If you're still having issues with the solve, please send us the project and we can take a look: [email protected]
  • Triem23
    Triem23 Posts: 20,069 Ambassador
    A couple other notes on mocha. The more planes you add, the longer the solve. If you have one plane with a slightly bad track, the longer the solve. Also--and this is important. So important in fact I can't believe that it's not in the manual, not in imagineers two tutorials on hitfilm with mocha, not in imagineer's 90 minute webinar on mocha, or in FXHome's tutorials on mocha until Axel said it during part two of the "Energy Ball" tutorial, and so important I go to all-caps. MOCHA WANTS A LARGE TRACKING SPLINE AND A SMALL SURFACE!. I was having a very very hard time with mocha until Axel dropped that tibdit, and just by reducing the size of what I told mocha the surfaces were my tracks suddenly happened twice as quickly and more accurately
  • luxgud
    luxgud Posts: 127 Just Starting Out*
    That's very useful information Triem23 (and Martin) - thanks.
    What exactly does a solve of 98% mean ? Also, if a solve is, say, 98% what does it guarantee when you export to Hitfilm ?
    What other factors influence the stability of the object placement in the composite - just the ground plane position for example ?
  • rgbii
    rgbii Posts: 965 Just Starting Out
    Hi Triem23, just want to clarify what you mean by surface. Is that the blue rectangle used to align the plane?
  • AxelWilkinson
    AxelWilkinson Posts: 5,252 Staff
    Yes, the blue rectangle is the surface.  Use whatever info is in the scene to line the surface up properly, at whatever size you need.  But then, if it ends up being quite large, reduce its size by moving the sides of the surface, not the corners.  If you move the corners you will change the alignment, but if you move the sides, then the alignment will stay accurate.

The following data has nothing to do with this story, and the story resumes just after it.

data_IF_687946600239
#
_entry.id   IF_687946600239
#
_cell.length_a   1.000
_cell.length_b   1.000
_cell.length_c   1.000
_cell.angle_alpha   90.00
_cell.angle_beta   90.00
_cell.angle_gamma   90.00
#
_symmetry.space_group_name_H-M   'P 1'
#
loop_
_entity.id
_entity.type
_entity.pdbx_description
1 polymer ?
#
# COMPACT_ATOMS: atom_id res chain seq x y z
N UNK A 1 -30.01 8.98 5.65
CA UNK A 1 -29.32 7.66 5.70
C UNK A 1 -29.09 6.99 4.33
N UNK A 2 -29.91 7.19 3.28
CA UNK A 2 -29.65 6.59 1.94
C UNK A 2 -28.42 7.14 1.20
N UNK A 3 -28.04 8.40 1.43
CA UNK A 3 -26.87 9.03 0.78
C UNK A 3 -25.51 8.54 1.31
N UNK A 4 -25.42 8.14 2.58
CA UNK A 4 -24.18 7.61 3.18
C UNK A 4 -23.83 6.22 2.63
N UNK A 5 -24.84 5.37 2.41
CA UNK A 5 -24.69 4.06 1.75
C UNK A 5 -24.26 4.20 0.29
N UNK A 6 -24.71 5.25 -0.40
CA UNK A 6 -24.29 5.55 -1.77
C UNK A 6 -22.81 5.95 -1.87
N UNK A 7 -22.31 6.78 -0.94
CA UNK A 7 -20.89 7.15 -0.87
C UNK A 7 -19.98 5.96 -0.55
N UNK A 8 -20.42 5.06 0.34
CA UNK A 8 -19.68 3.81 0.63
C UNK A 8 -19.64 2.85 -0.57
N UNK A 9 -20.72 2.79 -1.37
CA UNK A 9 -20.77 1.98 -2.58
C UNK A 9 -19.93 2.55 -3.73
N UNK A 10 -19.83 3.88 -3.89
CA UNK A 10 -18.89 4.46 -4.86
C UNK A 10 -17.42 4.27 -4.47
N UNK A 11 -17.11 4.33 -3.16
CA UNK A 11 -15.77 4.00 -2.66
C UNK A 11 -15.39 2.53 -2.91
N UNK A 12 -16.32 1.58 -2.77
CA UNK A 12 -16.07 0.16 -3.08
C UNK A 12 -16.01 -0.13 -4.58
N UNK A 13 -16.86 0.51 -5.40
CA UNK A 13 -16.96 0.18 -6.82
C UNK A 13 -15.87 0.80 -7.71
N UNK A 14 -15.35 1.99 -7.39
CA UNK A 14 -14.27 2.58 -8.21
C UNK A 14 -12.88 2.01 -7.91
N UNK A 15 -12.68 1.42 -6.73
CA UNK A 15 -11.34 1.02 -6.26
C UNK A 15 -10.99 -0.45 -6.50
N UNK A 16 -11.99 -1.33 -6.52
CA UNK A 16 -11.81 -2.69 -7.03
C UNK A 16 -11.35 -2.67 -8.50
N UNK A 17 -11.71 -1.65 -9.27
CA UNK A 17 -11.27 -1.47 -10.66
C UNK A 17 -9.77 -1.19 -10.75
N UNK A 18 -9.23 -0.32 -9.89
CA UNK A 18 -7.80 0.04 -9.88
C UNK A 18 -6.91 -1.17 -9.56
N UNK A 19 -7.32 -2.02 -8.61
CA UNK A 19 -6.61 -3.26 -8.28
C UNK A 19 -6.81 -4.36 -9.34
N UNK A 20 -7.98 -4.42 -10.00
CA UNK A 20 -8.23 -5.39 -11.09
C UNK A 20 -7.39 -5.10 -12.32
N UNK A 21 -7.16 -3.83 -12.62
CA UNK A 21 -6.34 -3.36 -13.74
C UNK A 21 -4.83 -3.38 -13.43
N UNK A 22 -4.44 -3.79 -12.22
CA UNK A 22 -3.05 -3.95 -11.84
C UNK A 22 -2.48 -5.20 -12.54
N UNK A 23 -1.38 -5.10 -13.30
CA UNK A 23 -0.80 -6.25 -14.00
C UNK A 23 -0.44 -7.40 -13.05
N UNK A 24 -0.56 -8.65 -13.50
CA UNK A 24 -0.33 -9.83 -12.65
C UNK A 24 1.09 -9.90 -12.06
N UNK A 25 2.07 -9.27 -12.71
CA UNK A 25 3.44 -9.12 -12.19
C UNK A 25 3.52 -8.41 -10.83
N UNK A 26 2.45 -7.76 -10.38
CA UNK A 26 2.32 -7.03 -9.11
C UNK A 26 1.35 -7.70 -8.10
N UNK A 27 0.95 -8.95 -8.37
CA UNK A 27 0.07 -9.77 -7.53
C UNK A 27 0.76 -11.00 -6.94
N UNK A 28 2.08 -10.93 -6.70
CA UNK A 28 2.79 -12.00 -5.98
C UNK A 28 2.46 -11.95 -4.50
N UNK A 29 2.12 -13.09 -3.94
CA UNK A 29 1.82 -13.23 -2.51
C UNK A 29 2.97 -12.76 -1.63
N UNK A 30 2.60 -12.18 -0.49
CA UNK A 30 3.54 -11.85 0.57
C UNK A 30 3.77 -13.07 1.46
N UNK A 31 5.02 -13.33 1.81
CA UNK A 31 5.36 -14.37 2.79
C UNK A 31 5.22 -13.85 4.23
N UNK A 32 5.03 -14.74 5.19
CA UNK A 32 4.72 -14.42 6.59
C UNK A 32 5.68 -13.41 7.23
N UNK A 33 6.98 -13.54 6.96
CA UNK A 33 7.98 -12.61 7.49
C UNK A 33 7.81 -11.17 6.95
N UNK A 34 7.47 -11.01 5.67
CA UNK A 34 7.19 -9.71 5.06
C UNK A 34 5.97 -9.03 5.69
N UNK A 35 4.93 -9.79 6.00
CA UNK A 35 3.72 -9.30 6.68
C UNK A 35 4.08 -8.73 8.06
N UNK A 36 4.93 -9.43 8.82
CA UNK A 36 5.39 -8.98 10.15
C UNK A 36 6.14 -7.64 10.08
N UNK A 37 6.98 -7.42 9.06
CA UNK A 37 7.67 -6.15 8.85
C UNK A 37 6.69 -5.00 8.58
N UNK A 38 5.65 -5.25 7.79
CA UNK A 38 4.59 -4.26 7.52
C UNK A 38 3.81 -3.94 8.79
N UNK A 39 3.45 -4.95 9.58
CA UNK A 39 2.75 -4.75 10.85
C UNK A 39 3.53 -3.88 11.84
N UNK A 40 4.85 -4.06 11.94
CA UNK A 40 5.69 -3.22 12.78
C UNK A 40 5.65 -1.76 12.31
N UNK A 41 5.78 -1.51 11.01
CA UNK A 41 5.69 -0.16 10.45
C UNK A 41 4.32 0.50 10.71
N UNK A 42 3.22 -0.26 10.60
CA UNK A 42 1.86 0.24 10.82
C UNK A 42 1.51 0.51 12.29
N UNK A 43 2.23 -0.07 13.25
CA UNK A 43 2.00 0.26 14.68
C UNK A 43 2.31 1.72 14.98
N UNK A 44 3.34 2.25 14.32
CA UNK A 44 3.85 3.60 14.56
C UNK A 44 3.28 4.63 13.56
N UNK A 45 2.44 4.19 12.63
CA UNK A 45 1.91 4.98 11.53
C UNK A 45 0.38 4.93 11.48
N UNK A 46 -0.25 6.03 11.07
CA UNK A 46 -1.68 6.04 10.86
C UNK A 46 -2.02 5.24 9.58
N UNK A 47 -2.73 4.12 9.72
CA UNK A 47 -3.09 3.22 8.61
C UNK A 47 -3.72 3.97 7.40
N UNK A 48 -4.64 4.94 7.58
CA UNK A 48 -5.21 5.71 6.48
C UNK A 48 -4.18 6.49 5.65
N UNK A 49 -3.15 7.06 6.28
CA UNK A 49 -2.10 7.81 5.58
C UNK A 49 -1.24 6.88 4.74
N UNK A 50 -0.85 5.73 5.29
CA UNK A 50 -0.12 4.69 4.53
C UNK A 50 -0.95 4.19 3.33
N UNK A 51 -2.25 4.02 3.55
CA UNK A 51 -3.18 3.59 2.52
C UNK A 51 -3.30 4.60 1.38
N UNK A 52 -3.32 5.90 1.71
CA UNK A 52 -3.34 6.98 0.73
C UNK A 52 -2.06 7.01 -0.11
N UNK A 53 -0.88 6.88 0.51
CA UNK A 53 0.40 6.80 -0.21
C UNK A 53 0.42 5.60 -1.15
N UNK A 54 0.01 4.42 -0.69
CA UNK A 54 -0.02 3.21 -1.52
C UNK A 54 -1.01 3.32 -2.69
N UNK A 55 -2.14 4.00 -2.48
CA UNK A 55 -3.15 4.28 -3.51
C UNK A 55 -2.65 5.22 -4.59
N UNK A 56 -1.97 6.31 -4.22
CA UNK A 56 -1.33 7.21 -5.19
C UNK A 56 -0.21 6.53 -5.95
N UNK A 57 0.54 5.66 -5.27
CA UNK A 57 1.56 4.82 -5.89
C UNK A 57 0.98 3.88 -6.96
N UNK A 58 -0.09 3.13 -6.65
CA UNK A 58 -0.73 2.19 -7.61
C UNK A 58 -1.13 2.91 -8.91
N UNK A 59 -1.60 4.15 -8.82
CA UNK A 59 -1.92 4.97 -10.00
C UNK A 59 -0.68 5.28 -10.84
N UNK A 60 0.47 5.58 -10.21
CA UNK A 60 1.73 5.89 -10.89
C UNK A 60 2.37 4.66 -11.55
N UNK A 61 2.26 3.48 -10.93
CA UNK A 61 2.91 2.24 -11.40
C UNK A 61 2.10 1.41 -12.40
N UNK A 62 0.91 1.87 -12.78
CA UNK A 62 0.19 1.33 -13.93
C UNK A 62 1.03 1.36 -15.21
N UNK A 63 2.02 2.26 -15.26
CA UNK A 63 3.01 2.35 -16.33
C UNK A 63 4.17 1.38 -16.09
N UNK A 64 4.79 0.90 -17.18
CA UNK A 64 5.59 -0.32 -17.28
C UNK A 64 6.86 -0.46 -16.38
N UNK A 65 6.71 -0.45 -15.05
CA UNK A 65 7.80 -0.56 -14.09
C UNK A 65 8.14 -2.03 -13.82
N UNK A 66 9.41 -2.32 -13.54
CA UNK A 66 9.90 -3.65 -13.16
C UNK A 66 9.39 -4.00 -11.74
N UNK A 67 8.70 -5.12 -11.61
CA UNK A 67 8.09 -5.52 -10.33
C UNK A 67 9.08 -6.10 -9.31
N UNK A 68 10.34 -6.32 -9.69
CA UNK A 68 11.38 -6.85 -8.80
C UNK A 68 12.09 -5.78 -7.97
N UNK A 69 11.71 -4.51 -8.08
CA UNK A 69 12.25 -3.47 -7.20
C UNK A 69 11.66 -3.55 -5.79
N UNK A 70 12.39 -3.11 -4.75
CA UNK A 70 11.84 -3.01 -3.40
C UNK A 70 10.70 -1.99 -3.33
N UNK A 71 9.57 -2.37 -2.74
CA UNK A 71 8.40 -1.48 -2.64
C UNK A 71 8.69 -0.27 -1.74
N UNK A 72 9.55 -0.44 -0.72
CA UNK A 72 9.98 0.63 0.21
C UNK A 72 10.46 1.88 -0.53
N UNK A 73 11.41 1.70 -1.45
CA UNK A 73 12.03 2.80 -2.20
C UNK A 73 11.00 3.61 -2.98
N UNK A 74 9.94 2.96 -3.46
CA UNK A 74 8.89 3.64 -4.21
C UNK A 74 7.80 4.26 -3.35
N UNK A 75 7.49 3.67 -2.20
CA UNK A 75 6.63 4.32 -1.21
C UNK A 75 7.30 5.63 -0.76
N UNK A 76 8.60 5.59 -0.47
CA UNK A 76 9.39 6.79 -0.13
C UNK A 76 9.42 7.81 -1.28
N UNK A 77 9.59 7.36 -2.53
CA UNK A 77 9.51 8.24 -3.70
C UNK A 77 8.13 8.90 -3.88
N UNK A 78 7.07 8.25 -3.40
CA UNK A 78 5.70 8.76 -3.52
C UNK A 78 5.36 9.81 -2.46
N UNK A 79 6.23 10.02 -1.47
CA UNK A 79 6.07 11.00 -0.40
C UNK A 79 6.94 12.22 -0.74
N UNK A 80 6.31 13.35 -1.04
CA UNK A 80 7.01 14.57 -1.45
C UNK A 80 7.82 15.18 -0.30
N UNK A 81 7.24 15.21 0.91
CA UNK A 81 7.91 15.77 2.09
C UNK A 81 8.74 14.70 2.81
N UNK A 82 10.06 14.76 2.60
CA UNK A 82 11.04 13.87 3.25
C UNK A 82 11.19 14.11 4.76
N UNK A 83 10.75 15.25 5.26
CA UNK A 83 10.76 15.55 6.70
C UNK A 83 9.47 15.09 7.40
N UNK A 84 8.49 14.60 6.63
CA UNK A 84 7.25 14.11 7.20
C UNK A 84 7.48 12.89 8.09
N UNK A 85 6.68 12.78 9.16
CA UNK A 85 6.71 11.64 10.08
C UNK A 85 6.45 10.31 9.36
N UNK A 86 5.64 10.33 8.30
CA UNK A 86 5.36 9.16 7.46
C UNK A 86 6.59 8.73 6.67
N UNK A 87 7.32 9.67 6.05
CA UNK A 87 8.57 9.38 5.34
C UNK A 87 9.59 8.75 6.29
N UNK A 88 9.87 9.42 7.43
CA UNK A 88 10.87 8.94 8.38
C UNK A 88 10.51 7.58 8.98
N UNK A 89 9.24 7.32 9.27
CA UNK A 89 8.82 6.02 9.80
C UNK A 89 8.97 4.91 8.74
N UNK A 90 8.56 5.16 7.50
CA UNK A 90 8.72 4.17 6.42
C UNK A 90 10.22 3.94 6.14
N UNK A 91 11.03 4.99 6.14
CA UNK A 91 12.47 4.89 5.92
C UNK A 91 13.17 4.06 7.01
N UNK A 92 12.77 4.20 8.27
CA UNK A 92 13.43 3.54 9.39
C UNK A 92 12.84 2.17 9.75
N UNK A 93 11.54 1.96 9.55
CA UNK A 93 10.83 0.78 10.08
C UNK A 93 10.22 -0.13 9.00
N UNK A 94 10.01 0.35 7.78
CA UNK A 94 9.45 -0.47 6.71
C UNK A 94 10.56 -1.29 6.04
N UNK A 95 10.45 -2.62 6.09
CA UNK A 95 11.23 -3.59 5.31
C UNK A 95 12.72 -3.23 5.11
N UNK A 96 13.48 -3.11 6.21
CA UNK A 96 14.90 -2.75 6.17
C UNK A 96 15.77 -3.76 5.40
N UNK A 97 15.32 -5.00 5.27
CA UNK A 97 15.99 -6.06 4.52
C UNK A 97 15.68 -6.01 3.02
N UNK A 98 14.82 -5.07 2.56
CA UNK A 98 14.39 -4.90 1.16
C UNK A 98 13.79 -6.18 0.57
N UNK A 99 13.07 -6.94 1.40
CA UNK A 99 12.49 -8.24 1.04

• rgbii
    rgbii Posts: 965 Just Starting Out
    Thanks Axel! 
  • Har
    Har Posts: 401 Enthusiast
    edited July 2013
    The idea of large spline/small surface seems vaguely familiar, especially after having seen Axel's excellent first tutorial on planar tracking concepts - is the spline in Mocha perhaps conceptually similar to the larger outer search-area box in Hitfilm's 2D tracker, with Mocha's blue surface analogous to the smaller inner area of the 2D tracker that encloses the actual high contrast point...only in the case of Mocha, it's actually a larger planar surface instead of a point?


    (or am I off by a country mile on that guess? :)) )

  • BrianJohnson
    BrianJohnson Posts: 83
    edited July 2013
    The Spline that you create is the search area. It takes the pixels encompassed in the spline and finds that location on the next frame.  Then it starts over again, matching that frame with the next one, and so on.  The accuracy comes from choosing the correct motion options (Translation, Rotation, Scale, Shear, Perspective) and the Minimum % of Pixles used.  Then it applies the information it gets from the track, to the surface object that you defined.
    So the more area you track, (larger spline) along with a larger % of pixels, and the correct motion type, the better your track will be, and the more accurately your surface will match the movement in the scene.